How Freer Trade Can Help Feed the Poor
An agenda for easing hunger worldwide by reducing trade protectionism
John Nash and Donald Mitchell
RADE POLICY may not, at first glance, seem like the ideal tool for combating hunger. But eradicating costly protectionist barriers may be one of the best ways to put food on the tables of the poor. The world produces more than enough food to feed everyone. Yet about 840 million people, or almost one-sixth of the world’s population, still suffer from undernourishment. The overwhelming majority of these—about 92 percent—suffer from chronic undernutrition, rather than the acute hunger that grabs headlines in periods of man-made or natural ...view middle of the document...
Grain prices have been falling over the past 25 years thanks to global surpluses. Despite a reduction in global cropland used for grain production, particularly in the five largest exporting areas—the United States, the European Union (EU), Canada, Australia,
Real grain prices have declined sharply since 1980.
(constant 1990 dollars) 700 600 500 400 300 200 100 0 1980
1985 1990 1995 2000 2004
Source: Development Prospects Group, World Bank.
34 Finance & Development March 2005
Rice silos in Brazil.
and Argentina—real prices for wheat have fallen by about 34 percent and for rice by almost 60 percent (see Chart 1). The 2004/05 crop year is expected to see world grain production increase by 8 percent, the biggest year-on-year increase in 26 years, as a result of higher yields and better growing conditions in regions plagued by several years of drought. With consumption projected to increase by only 2 percent, the boost in production should lead to higher grain stocks. In spite of adequate global supplies, and in part thanks to relatively low world prices, many countries impose import tariffs on food to encourage and protect higher-cost domestic production. While this is true of both industrialized and developing countries, the latter bear the brunt of much of the cost of both their own protectionist policies and those of the richer countries. Food protectionism results in higher domestic food prices, which mostly hurt poor consumers as they spend disproportionately on food. Protectionism does not benefit the rural poor equally as it leaves out two large groups: those who do not own farmland, but have to pay higher prices as consumers; and those who own farmland, but do not produce for commercial purposes. And even commercial farmers, who may see a short-term increase in their income, will not experience long-term benefits such as a significant narrowing of the income gap with nonfarmers; this will come only from measures that raise agricultural productivity and facilitate the movement of labor. Policymakers often view protectionism as a substitute for more productive methods in support of agriculture, such as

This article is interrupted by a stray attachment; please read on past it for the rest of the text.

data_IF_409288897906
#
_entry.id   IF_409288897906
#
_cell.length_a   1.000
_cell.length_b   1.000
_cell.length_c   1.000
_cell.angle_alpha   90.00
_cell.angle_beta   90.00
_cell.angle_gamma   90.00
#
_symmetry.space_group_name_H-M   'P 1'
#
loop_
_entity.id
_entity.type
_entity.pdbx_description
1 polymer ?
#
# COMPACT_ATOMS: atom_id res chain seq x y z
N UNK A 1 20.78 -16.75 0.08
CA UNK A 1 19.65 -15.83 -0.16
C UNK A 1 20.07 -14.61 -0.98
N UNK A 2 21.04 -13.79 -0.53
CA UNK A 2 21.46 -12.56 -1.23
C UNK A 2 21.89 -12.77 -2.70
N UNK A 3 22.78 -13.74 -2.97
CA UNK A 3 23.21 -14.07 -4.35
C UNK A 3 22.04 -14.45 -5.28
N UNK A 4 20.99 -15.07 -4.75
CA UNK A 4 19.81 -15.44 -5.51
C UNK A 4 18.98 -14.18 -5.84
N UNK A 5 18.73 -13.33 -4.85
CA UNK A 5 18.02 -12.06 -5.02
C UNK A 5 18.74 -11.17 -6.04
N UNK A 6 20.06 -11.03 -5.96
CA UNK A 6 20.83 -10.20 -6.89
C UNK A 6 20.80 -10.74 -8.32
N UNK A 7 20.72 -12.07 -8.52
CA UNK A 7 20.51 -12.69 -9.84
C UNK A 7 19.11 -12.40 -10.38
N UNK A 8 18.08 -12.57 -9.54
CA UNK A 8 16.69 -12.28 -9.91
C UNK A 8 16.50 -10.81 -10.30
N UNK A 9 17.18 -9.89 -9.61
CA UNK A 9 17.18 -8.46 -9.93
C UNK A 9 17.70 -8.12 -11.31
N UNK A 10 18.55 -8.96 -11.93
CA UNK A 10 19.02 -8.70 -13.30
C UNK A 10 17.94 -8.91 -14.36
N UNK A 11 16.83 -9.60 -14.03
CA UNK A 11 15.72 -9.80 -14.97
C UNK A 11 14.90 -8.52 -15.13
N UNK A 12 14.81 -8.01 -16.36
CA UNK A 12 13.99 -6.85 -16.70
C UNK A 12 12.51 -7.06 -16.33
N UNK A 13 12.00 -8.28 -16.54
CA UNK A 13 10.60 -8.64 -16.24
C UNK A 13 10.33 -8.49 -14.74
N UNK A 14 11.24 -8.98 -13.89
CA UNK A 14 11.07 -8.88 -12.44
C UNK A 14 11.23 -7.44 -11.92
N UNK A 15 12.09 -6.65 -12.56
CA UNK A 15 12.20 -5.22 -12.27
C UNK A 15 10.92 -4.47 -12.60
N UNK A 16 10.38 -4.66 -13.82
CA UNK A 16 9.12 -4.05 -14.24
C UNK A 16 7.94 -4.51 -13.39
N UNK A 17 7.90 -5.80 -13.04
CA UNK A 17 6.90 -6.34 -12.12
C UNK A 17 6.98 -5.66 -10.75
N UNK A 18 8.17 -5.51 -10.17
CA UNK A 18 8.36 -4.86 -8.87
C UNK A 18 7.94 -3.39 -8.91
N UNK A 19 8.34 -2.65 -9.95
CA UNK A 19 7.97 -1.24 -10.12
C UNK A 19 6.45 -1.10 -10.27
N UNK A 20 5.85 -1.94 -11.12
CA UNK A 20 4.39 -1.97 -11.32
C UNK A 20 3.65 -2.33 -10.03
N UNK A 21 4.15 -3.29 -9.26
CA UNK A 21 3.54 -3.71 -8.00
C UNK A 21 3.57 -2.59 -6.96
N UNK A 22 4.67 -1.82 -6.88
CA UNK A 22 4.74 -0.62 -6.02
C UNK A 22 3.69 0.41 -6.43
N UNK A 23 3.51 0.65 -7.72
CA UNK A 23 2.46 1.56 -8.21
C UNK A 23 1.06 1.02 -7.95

increased spending on rural education, infrastructure, research, and technical assistance. It keeps them from investing in efficient food distribution systems that would improve their ability to respond quickly to food emergencies. Simulations have shown that replacing the implicit tax on consumption that results from protectionism with an equivalent explicit tax and investing the revenue in agricultural research can be enormously beneficial for increasing employment, income, and consumption, particularly of food (Diaz-Bonilla and others, 2003). Protectionism also indirectly encourages farmers to continue planting low-value food crops instead of diversifying into high-value nontraditional exports that would be a better way of raising income and escaping poverty. In...